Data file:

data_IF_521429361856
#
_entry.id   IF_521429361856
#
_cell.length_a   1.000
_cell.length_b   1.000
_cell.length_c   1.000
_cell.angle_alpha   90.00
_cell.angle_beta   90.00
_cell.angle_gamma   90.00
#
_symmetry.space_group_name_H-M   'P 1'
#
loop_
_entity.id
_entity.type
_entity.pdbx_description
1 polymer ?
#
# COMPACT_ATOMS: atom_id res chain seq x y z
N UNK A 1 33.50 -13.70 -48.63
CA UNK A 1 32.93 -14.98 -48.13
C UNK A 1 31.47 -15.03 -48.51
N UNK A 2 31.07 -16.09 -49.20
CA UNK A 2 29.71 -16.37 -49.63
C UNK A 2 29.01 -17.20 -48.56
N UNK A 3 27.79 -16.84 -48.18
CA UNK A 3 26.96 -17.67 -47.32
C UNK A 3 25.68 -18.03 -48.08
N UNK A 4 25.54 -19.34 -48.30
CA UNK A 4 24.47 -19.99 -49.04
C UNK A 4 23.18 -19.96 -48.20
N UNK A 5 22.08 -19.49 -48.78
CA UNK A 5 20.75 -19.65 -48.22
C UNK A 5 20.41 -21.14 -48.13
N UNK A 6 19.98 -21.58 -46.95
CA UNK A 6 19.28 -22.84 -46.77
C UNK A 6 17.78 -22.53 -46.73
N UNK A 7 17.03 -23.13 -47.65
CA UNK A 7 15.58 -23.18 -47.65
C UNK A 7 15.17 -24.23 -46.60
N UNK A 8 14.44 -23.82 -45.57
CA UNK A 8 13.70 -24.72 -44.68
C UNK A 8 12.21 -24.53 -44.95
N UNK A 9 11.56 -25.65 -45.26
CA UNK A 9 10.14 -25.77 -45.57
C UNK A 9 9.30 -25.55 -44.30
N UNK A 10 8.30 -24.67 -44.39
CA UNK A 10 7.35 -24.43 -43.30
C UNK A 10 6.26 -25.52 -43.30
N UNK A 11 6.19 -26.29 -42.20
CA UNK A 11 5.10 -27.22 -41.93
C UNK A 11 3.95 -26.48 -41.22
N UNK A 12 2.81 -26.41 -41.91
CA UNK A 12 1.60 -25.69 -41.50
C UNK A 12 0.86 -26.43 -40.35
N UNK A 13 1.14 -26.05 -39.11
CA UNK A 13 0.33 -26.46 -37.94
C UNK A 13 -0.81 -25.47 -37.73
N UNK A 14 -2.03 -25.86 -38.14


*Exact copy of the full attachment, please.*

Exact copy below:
data_IF_521429361856
#
_entry.id   IF_521429361856
#
_cell.length_a   1.000
_cell.length_b   1.000
_cell.length_c   1.000
_cell.angle_alpha   90.00
_cell.angle_beta   90.00
_cell.angle_gamma   90.00
#
_symmetry.space_group_name_H-M   'P 1'
#
loop_
_entity.id
_entity.type
_entity.pdbx_description
1 polymer ?
#
# COMPACT_ATOMS: atom_id res chain seq x y z
N UNK A 1 33.50 -13.70 -48.63
CA UNK A 1 32.93 -14.98 -48.13
C UNK A 1 31.47 -15.03 -48.51
N UNK A 2 31.07 -16.09 -49.20
CA UNK A 2 29.71 -16.37 -49.63
C UNK A 2 29.01 -17.20 -48.56
N UNK A 3 27.79 -16.84 -48.18
CA UNK A 3 26.96 -17.67 -47.32
C UNK A 3 25.68 -18.03 -48.08
N UNK A 4 25.54 -19.34 -48.30
CA UNK A 4 24.47 -19.99 -49.04
C UNK A 4 23.18 -19.96 -48.20
N UNK A 5 22.08 -19.49 -48.78
CA UNK A 5 20.75 -19.65 -48.22
C UNK A 5 20.41 -21.14 -48.13
N UNK A 6 19.98 -21.58 -46.95
CA UNK A 6 19.28 -22.84 -46.77
C UNK A 6 17.78 -22.53 -46.73
N UNK A 7 17.03 -23.13 -47.65
CA UNK A 7 15.58 -23.18 -47.65
C UNK A 7 15.17 -24.23 -46.60
N UNK A 8 14.44 -23.82 -45.57
CA UNK A 8 13.70 -24.72 -44.68
C UNK A 8 12.21 -24.53 -44.95
N UNK A 9 11.56 -25.65 -45.26
CA UNK A 9 10.14 -25.77 -45.57
C UNK A 9 9.30 -25.55 -44.30
N UNK A 10 8.30 -24.67 -44.39
CA UNK A 10 7.35 -24.43 -43.30
C UNK A 10 6.26 -25.52 -43.30
N UNK A 11 6.19 -26.29 -42.20
CA UNK A 11 5.10 -27.22 -41.93
C UNK A 11 3.95 -26.48 -41.22
N UNK A 12 2.81 -26.41 -41.91
CA UNK A 12 1.60 -25.69 -41.50
C UNK A 12 0.86 -26.43 -40.35
N UNK A 13 1.14 -26.05 -39.11
CA UNK A 13 0.33 -26.46 -37.94
C UNK A 13 -0.81 -25.47 -37.73
N UNK A 14 -2.03 -25.86 -38.14